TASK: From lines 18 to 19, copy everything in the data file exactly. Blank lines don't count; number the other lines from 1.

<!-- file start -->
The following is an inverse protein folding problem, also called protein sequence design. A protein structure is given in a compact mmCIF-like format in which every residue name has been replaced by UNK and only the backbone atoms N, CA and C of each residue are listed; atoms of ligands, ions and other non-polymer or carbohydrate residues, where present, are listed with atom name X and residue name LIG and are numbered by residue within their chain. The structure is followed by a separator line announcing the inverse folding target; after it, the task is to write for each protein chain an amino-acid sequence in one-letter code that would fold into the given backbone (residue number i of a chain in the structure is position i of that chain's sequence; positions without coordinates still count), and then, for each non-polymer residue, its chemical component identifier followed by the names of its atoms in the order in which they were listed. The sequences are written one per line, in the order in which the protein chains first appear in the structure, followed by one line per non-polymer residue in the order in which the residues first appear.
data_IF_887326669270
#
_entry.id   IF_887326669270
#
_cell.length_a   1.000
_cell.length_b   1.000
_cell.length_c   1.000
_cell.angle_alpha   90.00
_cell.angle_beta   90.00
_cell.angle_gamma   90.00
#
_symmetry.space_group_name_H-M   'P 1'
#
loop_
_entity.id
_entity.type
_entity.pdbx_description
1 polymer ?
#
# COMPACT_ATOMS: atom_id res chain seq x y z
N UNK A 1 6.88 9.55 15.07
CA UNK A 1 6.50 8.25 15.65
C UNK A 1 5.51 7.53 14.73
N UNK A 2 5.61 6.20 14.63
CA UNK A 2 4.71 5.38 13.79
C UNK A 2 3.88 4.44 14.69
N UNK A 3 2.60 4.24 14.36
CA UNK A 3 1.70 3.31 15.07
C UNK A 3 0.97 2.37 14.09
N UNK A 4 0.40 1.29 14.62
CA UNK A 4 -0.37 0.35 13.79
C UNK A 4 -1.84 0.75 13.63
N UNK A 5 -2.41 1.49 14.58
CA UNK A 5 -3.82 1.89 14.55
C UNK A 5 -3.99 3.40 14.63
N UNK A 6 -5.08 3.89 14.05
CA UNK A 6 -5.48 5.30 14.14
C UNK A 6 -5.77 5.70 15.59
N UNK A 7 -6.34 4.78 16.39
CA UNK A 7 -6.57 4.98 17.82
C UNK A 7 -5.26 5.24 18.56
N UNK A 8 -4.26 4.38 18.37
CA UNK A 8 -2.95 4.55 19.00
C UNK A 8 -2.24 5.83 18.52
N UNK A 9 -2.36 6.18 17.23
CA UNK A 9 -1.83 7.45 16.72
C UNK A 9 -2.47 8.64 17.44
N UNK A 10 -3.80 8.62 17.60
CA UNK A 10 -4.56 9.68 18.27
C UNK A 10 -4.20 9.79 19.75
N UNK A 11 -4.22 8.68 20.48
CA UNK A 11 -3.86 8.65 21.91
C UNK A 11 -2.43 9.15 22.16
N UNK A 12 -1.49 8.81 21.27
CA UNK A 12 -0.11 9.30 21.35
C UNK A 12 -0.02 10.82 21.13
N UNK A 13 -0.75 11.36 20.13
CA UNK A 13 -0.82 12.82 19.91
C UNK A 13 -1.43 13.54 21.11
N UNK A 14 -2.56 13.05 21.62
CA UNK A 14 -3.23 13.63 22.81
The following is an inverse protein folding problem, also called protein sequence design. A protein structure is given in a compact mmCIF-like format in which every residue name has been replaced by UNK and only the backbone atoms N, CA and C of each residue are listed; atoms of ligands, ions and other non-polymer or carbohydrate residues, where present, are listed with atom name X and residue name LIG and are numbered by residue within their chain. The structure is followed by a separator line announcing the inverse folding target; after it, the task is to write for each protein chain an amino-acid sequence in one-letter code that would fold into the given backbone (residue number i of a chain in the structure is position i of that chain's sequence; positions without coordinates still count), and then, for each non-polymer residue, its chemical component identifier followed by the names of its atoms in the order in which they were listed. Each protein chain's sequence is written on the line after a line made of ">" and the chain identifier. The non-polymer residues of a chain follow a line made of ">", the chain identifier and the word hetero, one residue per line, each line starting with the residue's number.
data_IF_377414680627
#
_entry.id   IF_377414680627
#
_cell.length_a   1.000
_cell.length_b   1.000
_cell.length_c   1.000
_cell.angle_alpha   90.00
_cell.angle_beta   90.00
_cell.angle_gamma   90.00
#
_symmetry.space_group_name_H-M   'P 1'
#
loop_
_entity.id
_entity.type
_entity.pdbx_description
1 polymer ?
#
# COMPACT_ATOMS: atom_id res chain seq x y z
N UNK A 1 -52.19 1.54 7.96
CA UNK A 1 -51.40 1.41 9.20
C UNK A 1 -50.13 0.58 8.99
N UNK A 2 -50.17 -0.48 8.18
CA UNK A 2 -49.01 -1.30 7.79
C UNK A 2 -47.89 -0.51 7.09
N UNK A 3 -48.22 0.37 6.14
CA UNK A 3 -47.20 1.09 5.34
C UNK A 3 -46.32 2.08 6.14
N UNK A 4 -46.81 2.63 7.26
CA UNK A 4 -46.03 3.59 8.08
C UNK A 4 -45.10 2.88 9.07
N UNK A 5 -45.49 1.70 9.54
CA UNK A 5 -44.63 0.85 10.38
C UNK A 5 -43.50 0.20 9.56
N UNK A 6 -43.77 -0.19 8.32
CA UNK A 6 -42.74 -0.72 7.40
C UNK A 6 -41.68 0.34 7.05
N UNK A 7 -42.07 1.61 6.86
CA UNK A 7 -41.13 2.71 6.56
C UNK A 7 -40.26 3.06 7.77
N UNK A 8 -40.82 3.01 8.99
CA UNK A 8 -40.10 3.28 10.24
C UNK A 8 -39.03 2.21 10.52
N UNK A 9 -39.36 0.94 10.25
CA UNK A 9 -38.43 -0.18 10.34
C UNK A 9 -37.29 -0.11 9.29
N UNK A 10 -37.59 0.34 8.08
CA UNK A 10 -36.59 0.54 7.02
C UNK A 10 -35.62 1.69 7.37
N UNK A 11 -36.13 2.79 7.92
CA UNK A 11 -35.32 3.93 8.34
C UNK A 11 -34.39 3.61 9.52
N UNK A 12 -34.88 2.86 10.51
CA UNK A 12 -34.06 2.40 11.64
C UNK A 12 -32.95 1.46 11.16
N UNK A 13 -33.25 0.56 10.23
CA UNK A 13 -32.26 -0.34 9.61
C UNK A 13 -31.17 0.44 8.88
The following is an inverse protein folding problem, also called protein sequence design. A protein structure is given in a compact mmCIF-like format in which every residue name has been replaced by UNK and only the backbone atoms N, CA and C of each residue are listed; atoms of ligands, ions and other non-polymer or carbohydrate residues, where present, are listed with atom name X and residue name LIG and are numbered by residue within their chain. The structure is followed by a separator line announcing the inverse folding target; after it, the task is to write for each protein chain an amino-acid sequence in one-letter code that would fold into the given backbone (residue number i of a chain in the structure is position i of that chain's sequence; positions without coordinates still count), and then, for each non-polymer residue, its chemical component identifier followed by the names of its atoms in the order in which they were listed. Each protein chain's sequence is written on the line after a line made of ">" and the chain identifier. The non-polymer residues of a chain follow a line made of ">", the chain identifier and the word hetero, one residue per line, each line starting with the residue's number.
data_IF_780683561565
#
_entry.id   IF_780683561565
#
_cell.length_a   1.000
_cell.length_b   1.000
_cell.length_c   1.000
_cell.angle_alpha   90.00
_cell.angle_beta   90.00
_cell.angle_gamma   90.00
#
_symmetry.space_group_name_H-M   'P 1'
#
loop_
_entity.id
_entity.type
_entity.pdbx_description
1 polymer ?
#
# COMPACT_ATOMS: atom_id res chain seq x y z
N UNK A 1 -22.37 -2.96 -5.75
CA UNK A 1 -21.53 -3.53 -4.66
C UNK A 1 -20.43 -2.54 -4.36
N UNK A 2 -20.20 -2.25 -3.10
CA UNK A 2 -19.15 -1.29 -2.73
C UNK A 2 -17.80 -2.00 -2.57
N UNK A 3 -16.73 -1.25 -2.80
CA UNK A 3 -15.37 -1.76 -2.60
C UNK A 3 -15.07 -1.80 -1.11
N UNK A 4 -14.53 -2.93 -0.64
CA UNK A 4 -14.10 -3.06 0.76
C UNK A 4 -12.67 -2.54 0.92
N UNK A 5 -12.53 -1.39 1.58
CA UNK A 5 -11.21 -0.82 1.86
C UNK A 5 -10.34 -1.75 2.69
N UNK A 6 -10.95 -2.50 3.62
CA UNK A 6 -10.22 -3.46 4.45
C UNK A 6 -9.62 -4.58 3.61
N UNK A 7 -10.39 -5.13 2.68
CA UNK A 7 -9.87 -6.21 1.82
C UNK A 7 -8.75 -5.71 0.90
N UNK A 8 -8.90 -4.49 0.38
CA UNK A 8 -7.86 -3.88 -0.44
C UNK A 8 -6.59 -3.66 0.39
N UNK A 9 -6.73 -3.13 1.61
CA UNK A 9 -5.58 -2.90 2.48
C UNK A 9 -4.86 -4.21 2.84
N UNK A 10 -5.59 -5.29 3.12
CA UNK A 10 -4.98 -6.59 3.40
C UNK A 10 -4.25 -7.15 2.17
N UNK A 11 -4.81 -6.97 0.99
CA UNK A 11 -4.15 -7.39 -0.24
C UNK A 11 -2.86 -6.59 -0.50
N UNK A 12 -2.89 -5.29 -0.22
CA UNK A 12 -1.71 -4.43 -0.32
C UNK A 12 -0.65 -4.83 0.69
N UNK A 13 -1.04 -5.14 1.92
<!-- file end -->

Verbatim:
_entity.pdbx_description
1 polymer ?